“Hope deferred makes the heart sick, but a desire fulfilled is a tree of life.”
Mike is on the cusp of fulfilling a major desire: the completion of his PhD after seven grueling years. He and I have reflected on this proverb often as hope deferred has made his heart sick, especially over the past two years.
Since his job technically requires a PhD, he feels unqualified everyday, even while he excels.
Time spent not working, even on worthwhile pursuits, feels borrowed and indulgent.
So many valuable activities are shelved until after the dissertation: exercise, time with friends, keeping in touch with family, starting new hobbies, giving time to help others.
The elusive, scooting finish line has made a countdown impossible, like driving in the desert. That focal point on the horizon, when reached, would signify another 500 miles of the same.
When Mike accepted his teaching job, he thought he’d be able to wrap up the entire dissertation (and move across the country) in the 11 weeks of summer before he started. We laughed last night when he stumbled across an email he sent his advisor on April 23, 2011:
“I know exactly how much work I have to do.”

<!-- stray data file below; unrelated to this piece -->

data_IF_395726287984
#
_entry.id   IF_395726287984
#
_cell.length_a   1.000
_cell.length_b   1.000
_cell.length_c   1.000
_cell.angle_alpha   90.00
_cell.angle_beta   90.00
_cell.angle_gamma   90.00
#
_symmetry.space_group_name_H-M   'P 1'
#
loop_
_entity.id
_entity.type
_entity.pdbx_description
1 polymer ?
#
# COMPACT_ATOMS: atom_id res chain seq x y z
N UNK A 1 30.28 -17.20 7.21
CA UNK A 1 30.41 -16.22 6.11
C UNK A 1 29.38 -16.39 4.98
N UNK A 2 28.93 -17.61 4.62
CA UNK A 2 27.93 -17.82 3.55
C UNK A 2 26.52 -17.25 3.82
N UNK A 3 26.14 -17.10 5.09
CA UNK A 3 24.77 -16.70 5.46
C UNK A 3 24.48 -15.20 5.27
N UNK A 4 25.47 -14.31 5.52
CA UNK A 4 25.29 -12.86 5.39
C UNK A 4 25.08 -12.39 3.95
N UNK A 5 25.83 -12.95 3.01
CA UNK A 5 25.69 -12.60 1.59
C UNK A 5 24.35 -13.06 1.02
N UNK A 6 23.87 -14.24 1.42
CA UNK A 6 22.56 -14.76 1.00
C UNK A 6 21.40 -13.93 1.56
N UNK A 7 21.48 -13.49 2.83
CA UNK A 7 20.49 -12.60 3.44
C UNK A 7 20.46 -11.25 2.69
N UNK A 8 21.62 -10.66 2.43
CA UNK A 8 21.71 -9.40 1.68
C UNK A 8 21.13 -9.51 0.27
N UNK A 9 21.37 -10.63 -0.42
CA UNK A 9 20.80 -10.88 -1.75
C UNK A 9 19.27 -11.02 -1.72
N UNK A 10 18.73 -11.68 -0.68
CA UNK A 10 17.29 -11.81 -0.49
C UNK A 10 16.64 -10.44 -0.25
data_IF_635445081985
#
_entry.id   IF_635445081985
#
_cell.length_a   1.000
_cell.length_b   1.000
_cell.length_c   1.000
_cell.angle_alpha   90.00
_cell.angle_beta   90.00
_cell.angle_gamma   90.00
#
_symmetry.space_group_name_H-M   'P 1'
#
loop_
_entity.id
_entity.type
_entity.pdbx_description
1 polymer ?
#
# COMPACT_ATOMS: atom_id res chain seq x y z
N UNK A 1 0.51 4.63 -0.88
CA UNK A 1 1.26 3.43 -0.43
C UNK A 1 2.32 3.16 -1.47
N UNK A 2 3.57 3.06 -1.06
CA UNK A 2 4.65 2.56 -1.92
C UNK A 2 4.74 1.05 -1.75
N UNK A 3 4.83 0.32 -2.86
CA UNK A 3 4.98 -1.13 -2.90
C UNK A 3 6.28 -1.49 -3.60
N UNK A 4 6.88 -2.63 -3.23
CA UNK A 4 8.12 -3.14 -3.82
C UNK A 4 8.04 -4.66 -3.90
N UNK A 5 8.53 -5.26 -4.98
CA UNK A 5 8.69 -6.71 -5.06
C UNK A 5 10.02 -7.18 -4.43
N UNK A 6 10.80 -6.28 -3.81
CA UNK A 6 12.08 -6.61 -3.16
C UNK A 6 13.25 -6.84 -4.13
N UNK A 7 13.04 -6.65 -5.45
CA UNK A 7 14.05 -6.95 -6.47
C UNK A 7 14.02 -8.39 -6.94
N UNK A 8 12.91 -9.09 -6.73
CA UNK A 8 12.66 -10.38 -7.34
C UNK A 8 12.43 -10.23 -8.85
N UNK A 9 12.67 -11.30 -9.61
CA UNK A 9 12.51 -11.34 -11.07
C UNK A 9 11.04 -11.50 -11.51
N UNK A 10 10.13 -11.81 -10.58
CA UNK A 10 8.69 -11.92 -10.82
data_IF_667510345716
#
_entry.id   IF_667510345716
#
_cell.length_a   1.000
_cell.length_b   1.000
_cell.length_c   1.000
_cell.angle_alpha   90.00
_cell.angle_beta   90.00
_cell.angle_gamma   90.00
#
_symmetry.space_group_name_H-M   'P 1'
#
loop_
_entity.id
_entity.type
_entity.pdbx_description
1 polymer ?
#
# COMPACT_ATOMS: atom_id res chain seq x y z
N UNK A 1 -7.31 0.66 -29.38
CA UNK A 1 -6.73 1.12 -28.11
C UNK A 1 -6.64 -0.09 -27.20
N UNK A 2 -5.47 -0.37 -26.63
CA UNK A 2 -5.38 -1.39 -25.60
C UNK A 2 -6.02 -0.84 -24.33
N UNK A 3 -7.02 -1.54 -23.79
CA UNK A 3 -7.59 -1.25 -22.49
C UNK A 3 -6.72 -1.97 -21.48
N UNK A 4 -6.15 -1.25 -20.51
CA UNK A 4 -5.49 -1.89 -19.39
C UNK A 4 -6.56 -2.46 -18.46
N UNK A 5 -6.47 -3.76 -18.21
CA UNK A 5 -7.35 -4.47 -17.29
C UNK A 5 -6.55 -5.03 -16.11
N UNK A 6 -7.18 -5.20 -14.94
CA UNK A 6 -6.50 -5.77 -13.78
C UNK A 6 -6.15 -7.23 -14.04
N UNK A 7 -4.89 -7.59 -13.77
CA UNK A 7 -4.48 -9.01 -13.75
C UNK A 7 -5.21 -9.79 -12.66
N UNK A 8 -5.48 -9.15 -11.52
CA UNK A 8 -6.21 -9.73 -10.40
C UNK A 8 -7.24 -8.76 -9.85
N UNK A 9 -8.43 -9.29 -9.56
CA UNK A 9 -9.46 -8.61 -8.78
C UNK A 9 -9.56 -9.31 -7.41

He had no idea how much work he had to do. The continual sacrifice with no end in sight has made this season feel like a way of life. I’m sure you’ve felt this way before, when obstacles gradually deplete your energy and hope, and you grow heartsick.
A cursory reading of Proverbs 13:12 seems like the heart is sick until desire comes, but God doesn’t promise that all our desires will come. If we are heartsick until desire comes, we could always be so.
It’s hope deferred that makes the heart sick, believing that hope is for another time but not today. With hope, we can endure much, and walk with a quick step and light heart for a lifetime, even if desire never comes.
In Mike’s case, desire will come. The visible progress and the hope of a real finish line have made his heart well. The amount of work hasn’t changed, but hope has renewed his strength.